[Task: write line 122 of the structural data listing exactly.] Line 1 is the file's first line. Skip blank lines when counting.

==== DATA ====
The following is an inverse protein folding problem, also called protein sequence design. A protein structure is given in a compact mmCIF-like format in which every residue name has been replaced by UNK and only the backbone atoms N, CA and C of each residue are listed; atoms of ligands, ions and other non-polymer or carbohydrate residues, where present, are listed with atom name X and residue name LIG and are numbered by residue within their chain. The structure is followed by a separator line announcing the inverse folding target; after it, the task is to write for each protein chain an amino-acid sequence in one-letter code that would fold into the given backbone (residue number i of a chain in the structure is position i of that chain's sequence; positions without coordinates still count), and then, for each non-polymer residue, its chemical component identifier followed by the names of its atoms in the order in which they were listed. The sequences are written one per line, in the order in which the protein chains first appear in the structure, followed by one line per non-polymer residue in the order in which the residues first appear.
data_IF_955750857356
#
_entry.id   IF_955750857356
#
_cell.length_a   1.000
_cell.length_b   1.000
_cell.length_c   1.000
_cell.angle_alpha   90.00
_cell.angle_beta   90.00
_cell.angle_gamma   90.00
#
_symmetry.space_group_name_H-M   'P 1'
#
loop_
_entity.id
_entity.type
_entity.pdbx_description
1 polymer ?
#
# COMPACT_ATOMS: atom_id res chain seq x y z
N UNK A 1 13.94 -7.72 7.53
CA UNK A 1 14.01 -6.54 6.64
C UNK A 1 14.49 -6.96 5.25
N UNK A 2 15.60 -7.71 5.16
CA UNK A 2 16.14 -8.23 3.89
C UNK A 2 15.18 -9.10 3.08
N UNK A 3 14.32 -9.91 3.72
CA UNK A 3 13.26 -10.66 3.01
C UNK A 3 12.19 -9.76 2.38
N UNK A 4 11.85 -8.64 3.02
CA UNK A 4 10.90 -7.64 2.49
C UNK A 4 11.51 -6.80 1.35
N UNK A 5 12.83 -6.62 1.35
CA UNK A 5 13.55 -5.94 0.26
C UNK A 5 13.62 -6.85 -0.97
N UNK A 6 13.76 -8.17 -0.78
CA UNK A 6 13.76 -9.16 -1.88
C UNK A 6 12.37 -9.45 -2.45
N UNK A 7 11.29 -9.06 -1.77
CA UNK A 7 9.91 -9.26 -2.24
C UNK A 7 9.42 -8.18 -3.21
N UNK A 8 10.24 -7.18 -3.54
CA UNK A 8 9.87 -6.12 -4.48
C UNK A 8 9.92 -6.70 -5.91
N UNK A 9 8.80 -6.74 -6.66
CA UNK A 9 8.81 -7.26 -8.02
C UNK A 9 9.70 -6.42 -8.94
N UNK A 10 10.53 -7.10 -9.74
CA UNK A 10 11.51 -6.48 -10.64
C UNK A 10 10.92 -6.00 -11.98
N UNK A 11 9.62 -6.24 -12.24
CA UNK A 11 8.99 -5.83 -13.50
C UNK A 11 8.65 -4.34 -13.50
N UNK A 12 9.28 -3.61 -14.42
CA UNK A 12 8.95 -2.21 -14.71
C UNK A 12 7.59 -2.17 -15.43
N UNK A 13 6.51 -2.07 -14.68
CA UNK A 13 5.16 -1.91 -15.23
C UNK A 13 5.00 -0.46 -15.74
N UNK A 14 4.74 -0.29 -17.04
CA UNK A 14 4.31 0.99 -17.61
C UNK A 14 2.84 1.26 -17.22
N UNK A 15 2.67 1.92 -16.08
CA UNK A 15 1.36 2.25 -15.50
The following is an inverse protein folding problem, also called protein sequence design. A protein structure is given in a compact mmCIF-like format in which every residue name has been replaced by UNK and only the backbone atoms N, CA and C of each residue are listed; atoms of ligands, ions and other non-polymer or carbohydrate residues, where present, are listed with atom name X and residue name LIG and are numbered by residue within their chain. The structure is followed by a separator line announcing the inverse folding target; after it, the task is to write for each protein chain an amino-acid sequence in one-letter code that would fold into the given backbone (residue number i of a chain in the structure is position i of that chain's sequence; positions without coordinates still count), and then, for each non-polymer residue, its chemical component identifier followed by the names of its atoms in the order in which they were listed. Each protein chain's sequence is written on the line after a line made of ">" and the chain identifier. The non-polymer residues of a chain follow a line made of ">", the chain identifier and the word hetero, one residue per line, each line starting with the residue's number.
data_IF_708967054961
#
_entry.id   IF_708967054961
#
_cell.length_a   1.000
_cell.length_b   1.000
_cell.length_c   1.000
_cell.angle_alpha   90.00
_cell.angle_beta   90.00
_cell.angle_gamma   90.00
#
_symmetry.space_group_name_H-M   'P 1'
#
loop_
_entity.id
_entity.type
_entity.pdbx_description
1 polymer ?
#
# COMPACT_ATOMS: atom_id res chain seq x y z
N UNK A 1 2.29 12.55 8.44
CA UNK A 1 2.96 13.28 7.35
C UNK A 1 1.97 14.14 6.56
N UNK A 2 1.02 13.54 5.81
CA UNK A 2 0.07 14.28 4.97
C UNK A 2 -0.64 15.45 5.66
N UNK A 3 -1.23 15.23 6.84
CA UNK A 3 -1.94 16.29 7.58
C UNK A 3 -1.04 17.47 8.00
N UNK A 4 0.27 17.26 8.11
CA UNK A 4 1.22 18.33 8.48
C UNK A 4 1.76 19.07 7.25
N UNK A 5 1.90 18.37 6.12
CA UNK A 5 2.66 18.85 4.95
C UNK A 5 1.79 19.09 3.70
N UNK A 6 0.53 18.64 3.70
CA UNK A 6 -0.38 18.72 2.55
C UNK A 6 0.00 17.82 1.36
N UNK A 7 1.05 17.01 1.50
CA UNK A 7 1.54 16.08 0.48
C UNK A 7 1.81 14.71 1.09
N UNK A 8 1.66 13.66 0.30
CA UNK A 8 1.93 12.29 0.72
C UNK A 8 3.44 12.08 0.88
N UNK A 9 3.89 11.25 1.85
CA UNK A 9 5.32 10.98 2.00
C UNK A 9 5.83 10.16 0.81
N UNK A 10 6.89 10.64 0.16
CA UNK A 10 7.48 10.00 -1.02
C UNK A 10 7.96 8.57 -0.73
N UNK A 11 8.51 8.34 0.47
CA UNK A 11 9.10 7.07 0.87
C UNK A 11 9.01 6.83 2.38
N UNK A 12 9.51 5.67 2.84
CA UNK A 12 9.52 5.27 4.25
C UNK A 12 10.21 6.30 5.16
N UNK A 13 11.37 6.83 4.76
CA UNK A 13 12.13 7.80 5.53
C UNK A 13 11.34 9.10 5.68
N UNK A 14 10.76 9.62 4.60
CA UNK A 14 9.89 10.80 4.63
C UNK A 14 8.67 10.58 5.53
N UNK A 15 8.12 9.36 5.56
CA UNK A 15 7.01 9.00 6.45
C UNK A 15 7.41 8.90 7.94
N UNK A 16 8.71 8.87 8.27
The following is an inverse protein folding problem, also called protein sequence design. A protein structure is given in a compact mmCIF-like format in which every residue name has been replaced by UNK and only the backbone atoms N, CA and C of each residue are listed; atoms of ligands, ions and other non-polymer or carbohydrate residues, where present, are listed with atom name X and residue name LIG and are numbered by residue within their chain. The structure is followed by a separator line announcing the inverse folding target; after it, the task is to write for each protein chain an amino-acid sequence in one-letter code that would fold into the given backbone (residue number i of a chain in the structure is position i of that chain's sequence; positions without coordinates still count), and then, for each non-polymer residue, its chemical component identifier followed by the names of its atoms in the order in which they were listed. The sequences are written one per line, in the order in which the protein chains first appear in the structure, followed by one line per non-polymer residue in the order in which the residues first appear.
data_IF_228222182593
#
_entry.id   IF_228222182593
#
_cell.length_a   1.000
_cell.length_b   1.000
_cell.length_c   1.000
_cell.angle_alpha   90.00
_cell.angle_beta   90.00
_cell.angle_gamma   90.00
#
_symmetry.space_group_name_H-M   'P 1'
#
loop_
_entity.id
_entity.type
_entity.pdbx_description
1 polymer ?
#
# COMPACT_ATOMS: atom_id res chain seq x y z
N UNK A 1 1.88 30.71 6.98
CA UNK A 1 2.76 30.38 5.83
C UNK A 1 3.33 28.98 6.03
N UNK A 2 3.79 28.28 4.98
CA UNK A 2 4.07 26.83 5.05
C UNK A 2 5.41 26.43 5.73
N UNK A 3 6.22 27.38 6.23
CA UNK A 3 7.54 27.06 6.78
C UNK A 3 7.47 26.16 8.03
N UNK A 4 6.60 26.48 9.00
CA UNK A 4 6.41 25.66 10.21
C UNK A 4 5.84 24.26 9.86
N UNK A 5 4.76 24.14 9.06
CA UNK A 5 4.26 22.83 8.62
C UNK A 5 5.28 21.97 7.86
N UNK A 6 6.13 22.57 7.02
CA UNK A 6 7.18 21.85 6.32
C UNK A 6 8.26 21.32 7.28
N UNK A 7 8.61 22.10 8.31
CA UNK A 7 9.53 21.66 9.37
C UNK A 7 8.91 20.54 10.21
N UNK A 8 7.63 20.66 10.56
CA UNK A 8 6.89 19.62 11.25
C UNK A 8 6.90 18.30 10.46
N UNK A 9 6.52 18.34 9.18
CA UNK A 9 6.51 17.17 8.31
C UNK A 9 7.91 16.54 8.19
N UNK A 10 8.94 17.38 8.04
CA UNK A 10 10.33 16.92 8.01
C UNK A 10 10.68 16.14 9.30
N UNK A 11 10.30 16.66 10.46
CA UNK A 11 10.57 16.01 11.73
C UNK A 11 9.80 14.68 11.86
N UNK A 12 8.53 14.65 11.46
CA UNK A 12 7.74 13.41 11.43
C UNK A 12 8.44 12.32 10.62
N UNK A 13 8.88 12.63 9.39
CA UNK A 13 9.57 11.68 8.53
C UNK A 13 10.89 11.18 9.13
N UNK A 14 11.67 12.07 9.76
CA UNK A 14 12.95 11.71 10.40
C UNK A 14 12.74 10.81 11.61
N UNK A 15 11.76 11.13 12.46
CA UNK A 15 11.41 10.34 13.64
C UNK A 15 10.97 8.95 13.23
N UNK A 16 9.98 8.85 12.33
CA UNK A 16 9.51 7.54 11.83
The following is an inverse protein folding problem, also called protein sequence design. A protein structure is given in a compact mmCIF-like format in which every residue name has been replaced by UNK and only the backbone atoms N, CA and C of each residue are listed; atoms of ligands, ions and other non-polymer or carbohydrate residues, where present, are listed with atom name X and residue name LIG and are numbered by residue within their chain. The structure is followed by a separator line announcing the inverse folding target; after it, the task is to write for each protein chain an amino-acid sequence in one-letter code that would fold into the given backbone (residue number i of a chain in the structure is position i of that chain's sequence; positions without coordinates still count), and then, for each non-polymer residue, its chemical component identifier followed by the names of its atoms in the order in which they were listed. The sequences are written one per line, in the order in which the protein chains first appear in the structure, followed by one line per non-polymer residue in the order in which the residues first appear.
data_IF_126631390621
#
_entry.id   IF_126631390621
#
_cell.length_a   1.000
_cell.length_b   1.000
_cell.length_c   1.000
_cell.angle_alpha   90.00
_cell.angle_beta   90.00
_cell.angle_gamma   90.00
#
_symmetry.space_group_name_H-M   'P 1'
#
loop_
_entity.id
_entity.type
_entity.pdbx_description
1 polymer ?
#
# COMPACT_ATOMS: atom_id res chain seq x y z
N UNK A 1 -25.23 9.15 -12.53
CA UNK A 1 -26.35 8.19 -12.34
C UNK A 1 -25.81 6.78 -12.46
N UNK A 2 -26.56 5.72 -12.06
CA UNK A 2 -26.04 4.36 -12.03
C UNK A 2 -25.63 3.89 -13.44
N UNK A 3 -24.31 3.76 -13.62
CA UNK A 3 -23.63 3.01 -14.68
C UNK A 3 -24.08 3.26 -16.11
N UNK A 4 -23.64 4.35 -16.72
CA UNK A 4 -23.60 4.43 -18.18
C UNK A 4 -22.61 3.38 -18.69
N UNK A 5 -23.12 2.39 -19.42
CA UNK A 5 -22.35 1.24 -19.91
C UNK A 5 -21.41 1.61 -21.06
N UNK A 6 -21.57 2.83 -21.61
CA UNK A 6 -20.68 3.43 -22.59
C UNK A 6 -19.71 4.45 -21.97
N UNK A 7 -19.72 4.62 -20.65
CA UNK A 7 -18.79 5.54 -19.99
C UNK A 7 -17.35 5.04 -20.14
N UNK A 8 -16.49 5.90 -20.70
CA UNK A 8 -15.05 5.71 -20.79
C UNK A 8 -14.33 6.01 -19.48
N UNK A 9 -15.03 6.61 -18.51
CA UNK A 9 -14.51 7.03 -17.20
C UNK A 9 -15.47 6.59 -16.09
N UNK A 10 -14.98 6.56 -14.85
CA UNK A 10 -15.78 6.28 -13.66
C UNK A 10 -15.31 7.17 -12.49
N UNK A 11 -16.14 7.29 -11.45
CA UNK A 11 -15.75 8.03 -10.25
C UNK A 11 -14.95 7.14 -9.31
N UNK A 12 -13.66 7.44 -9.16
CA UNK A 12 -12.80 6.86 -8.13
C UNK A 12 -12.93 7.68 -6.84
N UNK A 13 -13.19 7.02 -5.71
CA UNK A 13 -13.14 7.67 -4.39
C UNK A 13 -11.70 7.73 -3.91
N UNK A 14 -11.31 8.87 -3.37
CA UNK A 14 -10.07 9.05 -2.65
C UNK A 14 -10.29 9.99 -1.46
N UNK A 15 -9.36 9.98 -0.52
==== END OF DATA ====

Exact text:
C UNK A 12 10.21 6.30 5.16